Most times when I lose a bid, I come back to the customer and try to get as many questions answered as I can. This can be tricky, and I use my tact and politeness matched with assertiveness and firmness as much as I can. Sometimes, I don't get anything from the customer.
But sometimes I get some really useful information. I ask questions I can learn from for the next time. Like:
Why did I not get the job?
Who got the job?
Why did they get the job and not me?
Was it price?
Was it that the competitor could start sooner than my team?
Was it because of chemistry between me and the customer?
Was I never going to get the job in the first place, and they just wanted the contractor they had already chosen to be more competitive in his price? (This happens more than we like to admit.)
You can see what I'm getting at. From the answers I get, I can learn and fine-tune my selling to overcome price, availability or what have you.
But … I also like to do this when I win. For example, after I've collected the last paycheck, I ask for a few minutes of the customers' time and ask them why they picked me. Maybe it was price, maybe it was availability, maybe it was because they had gotten estimates from four other contractors and I stood out. Whatever it is, I try to get as much info as possible to know what I need to change and what I need to encourage.
Which leads me to what I really want to communicate: In my immediate geographical area, it appears I have secured the distinction of being one of the most expensive flooring contractors in a 50-mile radius (so I've been told). I really don't want this distinction, and I did not seek it out. It just happened, and I always want to know why.
1. I want to know why I am constantly busy.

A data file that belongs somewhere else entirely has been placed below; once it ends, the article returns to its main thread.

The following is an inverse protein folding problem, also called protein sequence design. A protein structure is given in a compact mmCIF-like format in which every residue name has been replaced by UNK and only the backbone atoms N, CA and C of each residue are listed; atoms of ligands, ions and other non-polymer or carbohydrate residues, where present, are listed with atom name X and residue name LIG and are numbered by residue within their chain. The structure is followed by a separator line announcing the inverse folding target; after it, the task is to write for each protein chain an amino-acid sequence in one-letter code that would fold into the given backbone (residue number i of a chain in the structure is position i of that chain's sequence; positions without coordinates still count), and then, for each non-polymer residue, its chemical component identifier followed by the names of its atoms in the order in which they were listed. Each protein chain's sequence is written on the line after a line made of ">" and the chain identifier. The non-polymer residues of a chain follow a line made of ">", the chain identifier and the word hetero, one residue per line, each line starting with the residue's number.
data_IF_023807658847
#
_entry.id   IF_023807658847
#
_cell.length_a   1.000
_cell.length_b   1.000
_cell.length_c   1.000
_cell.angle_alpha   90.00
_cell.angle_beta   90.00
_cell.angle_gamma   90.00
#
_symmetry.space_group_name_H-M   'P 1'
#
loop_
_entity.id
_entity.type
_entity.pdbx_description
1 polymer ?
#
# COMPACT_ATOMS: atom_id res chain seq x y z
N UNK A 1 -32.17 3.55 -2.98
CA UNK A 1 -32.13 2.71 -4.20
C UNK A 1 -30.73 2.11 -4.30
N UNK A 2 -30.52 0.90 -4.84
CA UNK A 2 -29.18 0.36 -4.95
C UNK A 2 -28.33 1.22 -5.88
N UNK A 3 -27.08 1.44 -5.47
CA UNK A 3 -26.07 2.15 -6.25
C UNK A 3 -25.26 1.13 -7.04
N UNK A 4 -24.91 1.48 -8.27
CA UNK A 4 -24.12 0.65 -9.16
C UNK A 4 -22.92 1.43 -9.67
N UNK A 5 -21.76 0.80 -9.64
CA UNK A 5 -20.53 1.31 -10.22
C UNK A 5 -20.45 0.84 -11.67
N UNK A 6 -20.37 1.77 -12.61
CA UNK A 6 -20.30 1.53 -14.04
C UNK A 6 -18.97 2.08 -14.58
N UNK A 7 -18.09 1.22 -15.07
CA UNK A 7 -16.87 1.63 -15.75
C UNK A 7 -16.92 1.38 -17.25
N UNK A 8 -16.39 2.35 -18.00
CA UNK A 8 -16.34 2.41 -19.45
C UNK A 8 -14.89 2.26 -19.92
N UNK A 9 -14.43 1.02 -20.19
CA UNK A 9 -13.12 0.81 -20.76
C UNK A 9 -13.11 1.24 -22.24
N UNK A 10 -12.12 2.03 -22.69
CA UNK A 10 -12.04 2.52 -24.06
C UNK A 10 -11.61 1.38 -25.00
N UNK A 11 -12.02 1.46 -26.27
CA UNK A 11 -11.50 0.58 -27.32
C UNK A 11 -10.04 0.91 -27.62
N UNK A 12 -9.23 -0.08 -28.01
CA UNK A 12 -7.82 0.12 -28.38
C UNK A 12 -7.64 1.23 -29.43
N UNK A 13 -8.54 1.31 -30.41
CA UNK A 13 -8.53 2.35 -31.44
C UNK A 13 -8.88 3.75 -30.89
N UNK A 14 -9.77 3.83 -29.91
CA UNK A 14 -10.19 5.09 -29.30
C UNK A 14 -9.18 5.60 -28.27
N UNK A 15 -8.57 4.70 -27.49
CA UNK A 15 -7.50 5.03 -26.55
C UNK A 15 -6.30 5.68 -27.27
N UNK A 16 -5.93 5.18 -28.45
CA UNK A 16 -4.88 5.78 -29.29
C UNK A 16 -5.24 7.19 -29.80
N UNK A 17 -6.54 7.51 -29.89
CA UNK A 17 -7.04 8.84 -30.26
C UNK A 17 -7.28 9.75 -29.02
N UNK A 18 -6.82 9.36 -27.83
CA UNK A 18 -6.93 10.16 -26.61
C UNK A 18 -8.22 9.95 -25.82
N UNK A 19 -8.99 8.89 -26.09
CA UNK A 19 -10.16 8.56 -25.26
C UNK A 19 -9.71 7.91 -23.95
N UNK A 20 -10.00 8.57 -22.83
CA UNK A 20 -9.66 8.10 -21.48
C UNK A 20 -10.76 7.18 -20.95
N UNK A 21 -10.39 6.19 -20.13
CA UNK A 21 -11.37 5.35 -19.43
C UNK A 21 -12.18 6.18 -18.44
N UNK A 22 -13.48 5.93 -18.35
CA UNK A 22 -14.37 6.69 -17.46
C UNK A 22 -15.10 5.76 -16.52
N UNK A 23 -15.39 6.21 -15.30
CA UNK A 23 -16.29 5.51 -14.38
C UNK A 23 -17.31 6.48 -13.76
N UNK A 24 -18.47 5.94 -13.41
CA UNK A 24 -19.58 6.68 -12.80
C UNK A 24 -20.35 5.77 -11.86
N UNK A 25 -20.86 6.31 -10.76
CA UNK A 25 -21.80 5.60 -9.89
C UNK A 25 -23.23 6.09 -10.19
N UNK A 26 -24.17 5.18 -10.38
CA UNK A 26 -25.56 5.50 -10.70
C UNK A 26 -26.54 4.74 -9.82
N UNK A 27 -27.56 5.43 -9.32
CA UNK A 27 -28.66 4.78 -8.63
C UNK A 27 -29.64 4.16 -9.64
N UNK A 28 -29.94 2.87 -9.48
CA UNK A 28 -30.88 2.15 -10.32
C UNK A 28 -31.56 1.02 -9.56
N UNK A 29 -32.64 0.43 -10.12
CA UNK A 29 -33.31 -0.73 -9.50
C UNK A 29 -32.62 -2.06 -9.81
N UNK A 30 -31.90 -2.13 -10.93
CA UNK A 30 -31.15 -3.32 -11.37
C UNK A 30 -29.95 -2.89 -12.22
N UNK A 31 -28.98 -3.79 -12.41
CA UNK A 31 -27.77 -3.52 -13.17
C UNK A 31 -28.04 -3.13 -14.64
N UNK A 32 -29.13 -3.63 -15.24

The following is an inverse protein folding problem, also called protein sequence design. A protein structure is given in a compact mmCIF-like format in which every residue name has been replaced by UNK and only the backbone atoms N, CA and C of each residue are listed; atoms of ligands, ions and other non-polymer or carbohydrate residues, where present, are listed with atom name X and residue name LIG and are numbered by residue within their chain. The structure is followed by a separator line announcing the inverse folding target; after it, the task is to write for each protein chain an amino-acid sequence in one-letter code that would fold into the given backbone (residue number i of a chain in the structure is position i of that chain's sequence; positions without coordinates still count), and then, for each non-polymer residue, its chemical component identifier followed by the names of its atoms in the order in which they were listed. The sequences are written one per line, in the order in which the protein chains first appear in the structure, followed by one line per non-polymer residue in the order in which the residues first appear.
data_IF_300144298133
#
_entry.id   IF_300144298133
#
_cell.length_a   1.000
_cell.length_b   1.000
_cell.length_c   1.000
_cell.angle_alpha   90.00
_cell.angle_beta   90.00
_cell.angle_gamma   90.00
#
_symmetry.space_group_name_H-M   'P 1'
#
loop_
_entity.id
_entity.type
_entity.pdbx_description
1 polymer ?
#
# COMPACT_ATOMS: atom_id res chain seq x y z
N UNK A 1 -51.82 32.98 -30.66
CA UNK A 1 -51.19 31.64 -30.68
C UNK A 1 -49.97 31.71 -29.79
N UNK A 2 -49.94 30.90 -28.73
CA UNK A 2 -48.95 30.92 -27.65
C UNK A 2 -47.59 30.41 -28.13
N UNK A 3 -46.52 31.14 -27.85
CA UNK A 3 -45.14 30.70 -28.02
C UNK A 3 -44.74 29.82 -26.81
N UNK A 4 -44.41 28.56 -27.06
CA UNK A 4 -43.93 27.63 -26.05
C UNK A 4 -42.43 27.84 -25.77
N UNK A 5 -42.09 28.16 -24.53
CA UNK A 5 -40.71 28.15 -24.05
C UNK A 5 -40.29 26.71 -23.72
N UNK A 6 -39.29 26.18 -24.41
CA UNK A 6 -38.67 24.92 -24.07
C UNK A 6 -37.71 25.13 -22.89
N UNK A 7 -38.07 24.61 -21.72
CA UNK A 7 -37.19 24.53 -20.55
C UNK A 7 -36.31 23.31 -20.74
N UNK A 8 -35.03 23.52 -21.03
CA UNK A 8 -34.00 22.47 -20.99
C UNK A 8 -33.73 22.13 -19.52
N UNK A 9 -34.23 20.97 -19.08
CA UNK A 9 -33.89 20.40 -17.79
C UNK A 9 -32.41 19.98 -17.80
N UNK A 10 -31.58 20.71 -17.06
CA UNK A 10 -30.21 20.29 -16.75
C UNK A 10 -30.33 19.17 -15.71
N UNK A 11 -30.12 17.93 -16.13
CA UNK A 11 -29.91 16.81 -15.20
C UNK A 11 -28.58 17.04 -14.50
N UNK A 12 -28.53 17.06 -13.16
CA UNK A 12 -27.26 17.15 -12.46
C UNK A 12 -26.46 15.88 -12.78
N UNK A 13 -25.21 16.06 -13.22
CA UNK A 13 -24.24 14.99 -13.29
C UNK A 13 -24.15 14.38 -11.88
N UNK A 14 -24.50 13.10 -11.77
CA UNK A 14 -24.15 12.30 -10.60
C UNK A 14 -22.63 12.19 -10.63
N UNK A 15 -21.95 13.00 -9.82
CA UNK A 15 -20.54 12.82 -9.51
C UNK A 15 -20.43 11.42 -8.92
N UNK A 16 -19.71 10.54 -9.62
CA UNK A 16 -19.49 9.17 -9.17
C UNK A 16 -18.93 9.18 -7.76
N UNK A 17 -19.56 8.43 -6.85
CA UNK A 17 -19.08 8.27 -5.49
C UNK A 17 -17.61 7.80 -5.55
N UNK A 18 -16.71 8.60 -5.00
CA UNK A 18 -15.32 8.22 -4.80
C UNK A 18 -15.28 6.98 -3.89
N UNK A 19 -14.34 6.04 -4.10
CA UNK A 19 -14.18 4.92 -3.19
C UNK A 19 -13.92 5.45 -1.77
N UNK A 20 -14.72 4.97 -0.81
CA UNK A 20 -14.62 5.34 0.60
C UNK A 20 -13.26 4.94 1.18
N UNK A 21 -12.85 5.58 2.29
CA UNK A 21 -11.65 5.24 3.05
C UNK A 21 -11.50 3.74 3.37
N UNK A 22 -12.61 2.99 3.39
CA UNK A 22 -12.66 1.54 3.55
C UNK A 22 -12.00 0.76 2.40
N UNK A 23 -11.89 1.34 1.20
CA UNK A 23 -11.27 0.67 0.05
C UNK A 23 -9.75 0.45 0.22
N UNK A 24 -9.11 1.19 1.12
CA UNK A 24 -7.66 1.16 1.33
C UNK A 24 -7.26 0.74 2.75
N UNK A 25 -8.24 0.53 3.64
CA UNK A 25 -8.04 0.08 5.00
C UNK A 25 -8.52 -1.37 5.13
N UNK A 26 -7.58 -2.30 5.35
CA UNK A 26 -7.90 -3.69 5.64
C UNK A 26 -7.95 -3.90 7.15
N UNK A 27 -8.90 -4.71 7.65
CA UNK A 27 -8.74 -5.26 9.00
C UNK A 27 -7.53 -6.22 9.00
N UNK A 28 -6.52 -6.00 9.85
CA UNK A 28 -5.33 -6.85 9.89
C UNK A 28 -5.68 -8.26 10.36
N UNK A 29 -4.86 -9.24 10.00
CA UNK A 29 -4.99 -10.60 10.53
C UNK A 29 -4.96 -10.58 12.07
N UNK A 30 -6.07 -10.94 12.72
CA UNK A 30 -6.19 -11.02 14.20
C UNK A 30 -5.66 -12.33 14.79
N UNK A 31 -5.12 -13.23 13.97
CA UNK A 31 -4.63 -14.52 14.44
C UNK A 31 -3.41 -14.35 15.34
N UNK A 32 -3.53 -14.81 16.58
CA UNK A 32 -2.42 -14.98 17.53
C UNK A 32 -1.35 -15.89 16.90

2. I want to know why I keep accumulating five-star reviews on Yelp and Google.
3. I want to know why I am warmly received at the first meeting with the customer.
4. I want to know why general contractors won't hire me (as if I care).
5. I want to know why I put start dates on my calendar even before I've given the customer a price quote.
… stuff like that. So I ask the customers.
One job in particular was especially insightful. It was a residential job and turned out to be one of the biggest I had done in years. I was originally asked to provide a refinishing estimate, but the top veneer was too thin, and I told the customer "no" and left. I wrote off the customer and the opportunity because some engineered flooring manufacturers make the top veneer so thin it cannot withstand a refinish by National Wood Flooring Association standards, which are the basis of good work.
Two weeks later, the customer called me back. He said I was the only contractor who walked away, and that he had obtained a few estimates for refinishing since we first met. I brought with me an unused popsicle stick and said, "Look, the sanding process removes about this much wood, and the top veneer of your floor is thinner than that."
He liked my response, and the conversation shifted to a full replacement. To make a long story short, I was asked to perform the work. We had to remove large portions of glued-down wood flooring and large portions of marble. Then we prepped the concrete subfloor for a glue-down engineered flooring installation.